The bodies of murderers, once executed, were subject to a display of anatomy in front of an audience of students and other interested individuals – who may have paid to get access.

It seems incredible, but operations on the living and the dead were a spectator sport in London two hundred years ago. Although those present would have claimed they were there to be educated and informed!

A man called Foster was executed for killing his wife. Following the usual routine for the accused, he was brought from the typhus-infested Newgate prison out to the Court of Justice and condemned to death.

The sentence, up until the 1860s, was carried out in front of the court house on a platform for crowds to watch. He was then cut down and his body taken over to the Surgeon’s Hall.

Mr and Mrs Galvani – pioneers of Galvanism!

It was then subjected to what was described as the “Galvanic Process” – invented by Luigi Galvani and his wife, Lucia Galvani. They found that frogs’ legs could be made to twitch using an electrical current long after the animals had died. In London, they decided to see if this would work with dead humans. And yes – we are talking about the period when the author Mary Shelley wrote her novel Frankenstein.

The thrill for the spectators in the anatomy theatre was to see a dead murderer brought back to life using Galvanism – a brand new science. What would the killer do? Would he lunge at the audience? Would he speak? Could he be made to do their bidding?

Truly – Frankenstein stuff!

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A nephew of the Galvani duo was present as the doctors began applying electricity to the dead man’s face and jaw – at which point, one of his eyes opened! According to a contemporary account, “the adjoining muscles were horribly contorted”. Then the right hand rose up, clenched. Following that, his thighs and legs began to move.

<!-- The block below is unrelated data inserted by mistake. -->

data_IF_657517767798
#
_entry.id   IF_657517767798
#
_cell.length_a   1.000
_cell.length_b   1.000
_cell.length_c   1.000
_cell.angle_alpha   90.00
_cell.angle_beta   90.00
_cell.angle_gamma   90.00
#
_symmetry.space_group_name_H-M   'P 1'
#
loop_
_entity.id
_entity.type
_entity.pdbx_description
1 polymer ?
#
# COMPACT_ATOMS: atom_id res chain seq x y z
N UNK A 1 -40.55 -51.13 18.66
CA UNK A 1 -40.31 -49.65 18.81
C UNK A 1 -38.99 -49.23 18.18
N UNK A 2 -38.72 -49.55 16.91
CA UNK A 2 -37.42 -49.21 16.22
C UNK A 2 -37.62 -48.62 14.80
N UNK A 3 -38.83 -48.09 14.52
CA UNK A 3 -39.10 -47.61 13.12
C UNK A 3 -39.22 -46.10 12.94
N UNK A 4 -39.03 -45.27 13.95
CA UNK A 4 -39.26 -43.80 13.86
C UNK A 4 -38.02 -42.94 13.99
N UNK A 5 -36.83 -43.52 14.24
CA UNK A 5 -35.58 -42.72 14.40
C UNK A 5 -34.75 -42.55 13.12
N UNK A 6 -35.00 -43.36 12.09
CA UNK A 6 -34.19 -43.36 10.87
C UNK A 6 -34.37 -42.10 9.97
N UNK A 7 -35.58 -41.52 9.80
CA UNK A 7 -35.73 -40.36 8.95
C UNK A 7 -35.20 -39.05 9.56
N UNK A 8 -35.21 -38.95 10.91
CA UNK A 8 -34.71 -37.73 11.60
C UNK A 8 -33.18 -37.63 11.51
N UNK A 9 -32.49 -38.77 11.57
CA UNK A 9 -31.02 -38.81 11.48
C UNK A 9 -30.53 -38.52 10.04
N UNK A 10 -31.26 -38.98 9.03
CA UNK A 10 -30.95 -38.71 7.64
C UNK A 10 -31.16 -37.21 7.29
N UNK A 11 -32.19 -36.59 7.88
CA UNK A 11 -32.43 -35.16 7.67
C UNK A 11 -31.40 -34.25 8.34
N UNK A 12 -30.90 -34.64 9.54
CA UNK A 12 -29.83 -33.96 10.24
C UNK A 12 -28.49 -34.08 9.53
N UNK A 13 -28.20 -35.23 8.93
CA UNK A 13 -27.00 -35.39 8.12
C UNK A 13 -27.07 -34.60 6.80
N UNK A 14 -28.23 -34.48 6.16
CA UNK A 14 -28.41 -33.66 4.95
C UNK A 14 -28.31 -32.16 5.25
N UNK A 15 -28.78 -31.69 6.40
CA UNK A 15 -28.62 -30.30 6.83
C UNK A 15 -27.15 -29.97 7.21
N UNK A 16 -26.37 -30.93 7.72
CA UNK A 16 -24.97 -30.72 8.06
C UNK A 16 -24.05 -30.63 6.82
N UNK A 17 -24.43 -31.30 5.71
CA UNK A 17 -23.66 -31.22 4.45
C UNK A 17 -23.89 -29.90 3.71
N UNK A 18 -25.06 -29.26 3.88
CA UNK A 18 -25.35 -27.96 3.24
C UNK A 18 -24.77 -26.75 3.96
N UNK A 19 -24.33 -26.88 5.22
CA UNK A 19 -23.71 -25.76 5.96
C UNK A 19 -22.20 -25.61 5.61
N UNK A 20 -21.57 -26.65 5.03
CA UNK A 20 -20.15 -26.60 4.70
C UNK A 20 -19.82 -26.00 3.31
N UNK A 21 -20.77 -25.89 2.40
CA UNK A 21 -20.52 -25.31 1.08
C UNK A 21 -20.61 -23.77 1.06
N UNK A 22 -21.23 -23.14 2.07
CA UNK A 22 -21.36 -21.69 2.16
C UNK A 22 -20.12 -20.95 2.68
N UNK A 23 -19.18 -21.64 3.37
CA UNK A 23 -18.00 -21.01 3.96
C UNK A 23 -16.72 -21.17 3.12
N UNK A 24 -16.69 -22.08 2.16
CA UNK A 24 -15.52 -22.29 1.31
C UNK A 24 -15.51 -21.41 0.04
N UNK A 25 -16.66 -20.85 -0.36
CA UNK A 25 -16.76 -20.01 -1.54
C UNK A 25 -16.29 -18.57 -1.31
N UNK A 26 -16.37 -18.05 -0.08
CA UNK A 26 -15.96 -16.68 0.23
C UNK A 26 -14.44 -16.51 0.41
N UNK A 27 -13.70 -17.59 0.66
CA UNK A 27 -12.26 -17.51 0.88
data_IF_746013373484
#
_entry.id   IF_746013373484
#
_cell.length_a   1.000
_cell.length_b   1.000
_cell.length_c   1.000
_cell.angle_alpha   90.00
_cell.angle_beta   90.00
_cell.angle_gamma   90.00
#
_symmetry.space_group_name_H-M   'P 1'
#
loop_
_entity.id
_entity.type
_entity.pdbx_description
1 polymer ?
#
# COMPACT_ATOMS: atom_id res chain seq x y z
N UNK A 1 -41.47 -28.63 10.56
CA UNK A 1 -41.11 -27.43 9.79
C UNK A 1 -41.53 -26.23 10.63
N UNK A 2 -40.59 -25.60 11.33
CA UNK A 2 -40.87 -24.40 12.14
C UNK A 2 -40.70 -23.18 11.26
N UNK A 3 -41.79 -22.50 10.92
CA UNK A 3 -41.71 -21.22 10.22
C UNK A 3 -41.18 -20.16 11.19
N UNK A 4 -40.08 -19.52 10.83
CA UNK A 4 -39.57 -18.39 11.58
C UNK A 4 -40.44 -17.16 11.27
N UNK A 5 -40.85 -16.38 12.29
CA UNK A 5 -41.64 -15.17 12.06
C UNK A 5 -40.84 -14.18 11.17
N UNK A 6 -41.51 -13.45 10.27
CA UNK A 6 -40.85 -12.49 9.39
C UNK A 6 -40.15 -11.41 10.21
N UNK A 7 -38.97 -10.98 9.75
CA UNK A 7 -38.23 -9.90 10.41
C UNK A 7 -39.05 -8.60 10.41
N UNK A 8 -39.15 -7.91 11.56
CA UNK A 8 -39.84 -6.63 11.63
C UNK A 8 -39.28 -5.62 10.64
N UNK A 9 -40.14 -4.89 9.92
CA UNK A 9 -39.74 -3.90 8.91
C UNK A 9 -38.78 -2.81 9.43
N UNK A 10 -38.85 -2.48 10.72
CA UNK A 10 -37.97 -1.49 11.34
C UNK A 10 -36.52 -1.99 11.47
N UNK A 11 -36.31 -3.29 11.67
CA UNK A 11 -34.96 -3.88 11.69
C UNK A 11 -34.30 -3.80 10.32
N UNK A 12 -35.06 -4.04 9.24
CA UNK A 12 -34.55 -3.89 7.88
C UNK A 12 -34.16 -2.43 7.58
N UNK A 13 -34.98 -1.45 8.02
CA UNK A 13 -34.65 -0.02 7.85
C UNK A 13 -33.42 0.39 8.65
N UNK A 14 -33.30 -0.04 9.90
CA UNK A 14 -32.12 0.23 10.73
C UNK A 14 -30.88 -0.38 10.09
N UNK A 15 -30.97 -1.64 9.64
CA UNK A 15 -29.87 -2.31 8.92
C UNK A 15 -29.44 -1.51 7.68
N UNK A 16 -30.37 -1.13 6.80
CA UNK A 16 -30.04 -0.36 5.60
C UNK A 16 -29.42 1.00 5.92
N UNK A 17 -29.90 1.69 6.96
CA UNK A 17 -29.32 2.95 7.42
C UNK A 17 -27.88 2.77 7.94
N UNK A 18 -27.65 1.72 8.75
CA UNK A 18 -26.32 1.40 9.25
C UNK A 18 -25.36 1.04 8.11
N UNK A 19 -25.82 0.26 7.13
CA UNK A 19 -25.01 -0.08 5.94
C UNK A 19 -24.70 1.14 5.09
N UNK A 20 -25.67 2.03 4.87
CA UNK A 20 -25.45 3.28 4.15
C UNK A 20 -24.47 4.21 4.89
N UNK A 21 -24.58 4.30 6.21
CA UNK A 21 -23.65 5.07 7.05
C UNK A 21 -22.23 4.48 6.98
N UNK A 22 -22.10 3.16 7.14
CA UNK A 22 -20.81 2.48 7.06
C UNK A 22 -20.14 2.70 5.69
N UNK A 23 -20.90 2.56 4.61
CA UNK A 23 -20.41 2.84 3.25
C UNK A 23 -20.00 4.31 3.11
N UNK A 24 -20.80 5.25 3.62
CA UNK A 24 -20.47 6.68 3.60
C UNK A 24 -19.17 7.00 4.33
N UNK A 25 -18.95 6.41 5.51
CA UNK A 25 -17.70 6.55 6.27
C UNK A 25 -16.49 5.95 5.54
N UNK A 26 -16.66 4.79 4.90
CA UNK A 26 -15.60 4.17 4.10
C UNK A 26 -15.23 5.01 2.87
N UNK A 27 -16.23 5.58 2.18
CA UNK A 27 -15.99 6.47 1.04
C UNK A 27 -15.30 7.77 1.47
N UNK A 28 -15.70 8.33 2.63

Tony McMahon investigates how criminals were brought back to life using Galvanism in 19th century London
Luigi Galvani – and some frogs’ legs!

The contemporary account goes on to say that the object of the exercise was to show “the excitability of the human frame when animal electricity is duly applied”. It was hoped that this Galvanism could be used for victims of drowning, suffocation or even stokes (“apoplexy” as it was called) “thereby rekindling the expiring spark of vitality”.

Unfortunately, the account then claims that the right arm of the deceased rose with such force that it actually struck one of the employees of the Surgeon’s Hall “who died that very afternoon of the shock” (most likely a heart attack).

So instead of Galvanism presenting hope to those feared drowned – it became more associated with a the sort of Frankenstein horror that of course Shelley would immortalise.